Friday, March 13, 2009

Too big to fail: the malpractice industry?

“I will pursue tort reform in America until every state enjoys the same success as Texas,”  announced Texas Governor Rick Perry to a group of physicians gathered in Washington D.C.  In a speech eerily reminiscent of another Texas governor, Perry detailed the successes of the tort reform movement in Texas, stating, “We need tort reform, and we need it now!”  Unsurprisingly, the group of physicians gathered for the American Medical Association’s National Advocacy Conference greeted the remarks with a standing ovation. 


Since the passage of Proposition 12 in September 2003, Texas has transformed from one of America’s “judicial hell-holes” into the land-of-milk-and-honey for physicians.  Neurosurgeons, obstetricians, and emergency physicians flocked to the state, seeking shelter from the litigation wars in Florida, Ohio, and Mississippi.  Malpractice insurance rates have declined by 23% overall.  There is a 2,300 case backlog for the Texas State Board of Medical Examiners, struggling to provide licensure for the litigation refugees of other states.  Seventy-two counties in sparsely populated west Texas boast physicians where there were none 5 years ago.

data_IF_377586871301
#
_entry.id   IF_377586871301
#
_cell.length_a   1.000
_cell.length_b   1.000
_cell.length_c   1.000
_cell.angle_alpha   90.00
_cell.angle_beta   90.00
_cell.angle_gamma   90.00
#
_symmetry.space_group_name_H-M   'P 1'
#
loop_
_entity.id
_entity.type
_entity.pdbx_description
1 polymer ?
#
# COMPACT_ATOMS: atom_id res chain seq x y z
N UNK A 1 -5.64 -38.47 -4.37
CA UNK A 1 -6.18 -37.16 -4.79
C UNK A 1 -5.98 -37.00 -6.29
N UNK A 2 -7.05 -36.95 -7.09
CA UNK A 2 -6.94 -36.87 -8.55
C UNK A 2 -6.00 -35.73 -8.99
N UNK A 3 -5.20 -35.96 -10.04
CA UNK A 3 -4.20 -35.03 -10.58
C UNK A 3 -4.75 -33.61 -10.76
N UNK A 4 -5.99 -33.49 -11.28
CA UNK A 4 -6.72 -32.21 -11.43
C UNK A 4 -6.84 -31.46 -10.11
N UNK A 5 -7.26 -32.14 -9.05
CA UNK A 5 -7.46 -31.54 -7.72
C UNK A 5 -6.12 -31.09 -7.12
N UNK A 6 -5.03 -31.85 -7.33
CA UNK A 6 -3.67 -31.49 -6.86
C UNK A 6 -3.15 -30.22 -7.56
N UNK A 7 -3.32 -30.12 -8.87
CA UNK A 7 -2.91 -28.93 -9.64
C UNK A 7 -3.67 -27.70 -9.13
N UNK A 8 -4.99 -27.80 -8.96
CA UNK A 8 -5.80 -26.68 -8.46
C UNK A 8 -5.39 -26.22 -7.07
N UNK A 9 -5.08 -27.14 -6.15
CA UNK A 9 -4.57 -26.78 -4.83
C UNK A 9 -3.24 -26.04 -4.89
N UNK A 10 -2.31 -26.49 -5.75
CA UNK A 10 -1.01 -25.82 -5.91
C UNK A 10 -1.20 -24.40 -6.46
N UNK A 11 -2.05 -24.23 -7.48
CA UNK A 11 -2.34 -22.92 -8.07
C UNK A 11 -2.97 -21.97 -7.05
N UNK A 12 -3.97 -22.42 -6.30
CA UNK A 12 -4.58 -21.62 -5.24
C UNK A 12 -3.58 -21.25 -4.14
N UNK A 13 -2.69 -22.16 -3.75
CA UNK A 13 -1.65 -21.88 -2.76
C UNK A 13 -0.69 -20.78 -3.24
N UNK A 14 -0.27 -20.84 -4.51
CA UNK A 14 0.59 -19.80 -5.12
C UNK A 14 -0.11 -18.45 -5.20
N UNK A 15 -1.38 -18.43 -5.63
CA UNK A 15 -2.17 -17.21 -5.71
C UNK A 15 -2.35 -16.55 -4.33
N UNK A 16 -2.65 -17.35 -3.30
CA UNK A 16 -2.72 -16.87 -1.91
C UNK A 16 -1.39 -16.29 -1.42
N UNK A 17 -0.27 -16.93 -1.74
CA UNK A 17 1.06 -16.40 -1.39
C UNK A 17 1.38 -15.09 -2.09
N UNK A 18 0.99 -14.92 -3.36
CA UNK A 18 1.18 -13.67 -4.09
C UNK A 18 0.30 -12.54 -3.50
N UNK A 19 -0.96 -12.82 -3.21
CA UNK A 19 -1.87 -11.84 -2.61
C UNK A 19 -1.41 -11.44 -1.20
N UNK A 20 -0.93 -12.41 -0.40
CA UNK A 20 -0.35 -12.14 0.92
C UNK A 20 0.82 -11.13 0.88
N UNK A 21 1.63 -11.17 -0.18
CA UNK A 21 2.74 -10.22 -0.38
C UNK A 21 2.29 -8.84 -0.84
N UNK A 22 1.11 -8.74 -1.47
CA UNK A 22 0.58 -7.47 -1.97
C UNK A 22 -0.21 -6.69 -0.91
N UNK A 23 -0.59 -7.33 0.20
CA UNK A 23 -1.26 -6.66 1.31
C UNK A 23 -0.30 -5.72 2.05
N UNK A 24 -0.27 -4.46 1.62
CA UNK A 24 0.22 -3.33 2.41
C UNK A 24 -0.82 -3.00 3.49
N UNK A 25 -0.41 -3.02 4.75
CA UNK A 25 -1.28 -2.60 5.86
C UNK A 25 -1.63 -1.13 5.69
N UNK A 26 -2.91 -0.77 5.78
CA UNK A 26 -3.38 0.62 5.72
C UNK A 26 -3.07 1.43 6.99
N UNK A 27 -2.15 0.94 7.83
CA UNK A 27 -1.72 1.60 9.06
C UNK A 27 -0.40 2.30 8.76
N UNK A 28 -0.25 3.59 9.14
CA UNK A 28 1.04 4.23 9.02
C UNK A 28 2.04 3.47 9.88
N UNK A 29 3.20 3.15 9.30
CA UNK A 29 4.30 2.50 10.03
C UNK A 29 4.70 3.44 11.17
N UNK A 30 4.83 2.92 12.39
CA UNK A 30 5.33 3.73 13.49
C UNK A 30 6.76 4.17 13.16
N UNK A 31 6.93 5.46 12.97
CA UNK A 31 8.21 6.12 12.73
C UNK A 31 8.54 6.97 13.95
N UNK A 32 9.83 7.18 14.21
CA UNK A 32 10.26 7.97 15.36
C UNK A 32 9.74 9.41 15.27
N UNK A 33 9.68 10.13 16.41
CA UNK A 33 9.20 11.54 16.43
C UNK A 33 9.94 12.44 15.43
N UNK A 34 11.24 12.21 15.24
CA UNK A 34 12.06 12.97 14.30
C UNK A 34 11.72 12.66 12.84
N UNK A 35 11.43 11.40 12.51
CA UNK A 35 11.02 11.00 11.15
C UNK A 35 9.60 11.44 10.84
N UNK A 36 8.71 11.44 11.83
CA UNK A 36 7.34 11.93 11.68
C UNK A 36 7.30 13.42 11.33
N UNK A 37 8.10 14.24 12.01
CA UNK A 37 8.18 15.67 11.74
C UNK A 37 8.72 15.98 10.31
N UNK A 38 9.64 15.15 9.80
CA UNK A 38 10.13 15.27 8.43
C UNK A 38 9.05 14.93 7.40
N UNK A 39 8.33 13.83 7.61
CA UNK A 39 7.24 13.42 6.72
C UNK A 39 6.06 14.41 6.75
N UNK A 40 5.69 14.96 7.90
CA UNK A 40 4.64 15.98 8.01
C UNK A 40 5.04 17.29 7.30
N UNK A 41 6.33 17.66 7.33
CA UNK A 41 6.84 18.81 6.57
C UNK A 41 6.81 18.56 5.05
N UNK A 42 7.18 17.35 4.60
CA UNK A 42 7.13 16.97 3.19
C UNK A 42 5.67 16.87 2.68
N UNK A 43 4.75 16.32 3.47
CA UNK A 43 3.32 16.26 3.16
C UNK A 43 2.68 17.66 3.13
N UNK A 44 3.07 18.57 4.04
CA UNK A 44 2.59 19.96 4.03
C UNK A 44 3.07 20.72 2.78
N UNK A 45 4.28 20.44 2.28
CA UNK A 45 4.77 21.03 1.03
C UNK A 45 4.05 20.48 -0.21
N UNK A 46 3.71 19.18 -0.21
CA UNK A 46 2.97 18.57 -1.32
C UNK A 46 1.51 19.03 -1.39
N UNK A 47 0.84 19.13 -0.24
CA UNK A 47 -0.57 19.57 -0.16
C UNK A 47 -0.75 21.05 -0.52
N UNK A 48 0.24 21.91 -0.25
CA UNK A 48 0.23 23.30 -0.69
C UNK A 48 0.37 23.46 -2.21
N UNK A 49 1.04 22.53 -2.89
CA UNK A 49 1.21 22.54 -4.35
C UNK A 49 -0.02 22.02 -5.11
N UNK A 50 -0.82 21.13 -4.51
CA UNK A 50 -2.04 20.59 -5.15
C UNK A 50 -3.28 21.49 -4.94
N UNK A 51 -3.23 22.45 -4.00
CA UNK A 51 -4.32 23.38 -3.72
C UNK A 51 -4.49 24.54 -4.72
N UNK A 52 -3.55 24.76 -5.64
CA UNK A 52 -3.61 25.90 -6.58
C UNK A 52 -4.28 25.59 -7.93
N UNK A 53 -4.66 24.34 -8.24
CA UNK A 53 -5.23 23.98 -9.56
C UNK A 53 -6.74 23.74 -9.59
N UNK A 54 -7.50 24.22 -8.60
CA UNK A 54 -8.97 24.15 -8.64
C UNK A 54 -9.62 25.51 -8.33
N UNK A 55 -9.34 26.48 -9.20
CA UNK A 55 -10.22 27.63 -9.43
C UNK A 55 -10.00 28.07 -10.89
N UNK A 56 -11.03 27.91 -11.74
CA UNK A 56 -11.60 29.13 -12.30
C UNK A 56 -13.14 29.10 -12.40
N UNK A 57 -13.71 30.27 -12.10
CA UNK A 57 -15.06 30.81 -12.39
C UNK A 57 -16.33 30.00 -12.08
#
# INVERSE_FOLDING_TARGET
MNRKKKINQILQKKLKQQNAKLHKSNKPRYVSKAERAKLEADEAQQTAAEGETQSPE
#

As the debate for health care reform heats up in Washington D.C., the focus is appropriately on accessible, affordable, high-quality medical care.  Policy-makers struggle to find an economic model that will pay for the kind of care that Americans want and deserve.  Physicians make up a very small percentage of those serving as elected officials in Washington.  Perhaps that explains why lawmakers, who overwhelmingly come from another line of work, fail to see the blunt truth that is right in front of them.


Americans could provide the highest quality medical care to everyone in the country, conveniently and affordably, by eliminating defensive medicine. 


Of course, the economic cost would be borne by those involved in the litigation industry, which includes far more people than the the much maligned plaintiff attorneys.  Also securing monetary gain from the pursuit of malpractice litigation are defense attorneys, malpractice insurance companies, professional (I mean, expert) witnesses, arbitrators of all types, professional and paraprofessional case reviewers, settlement structure analysts, actuarials , courthouse personnel, and purveyors of advertising.  In fact, perhaps tort reform is not a part of health care reform discussions because the entire malpractice industry is too big to fail?

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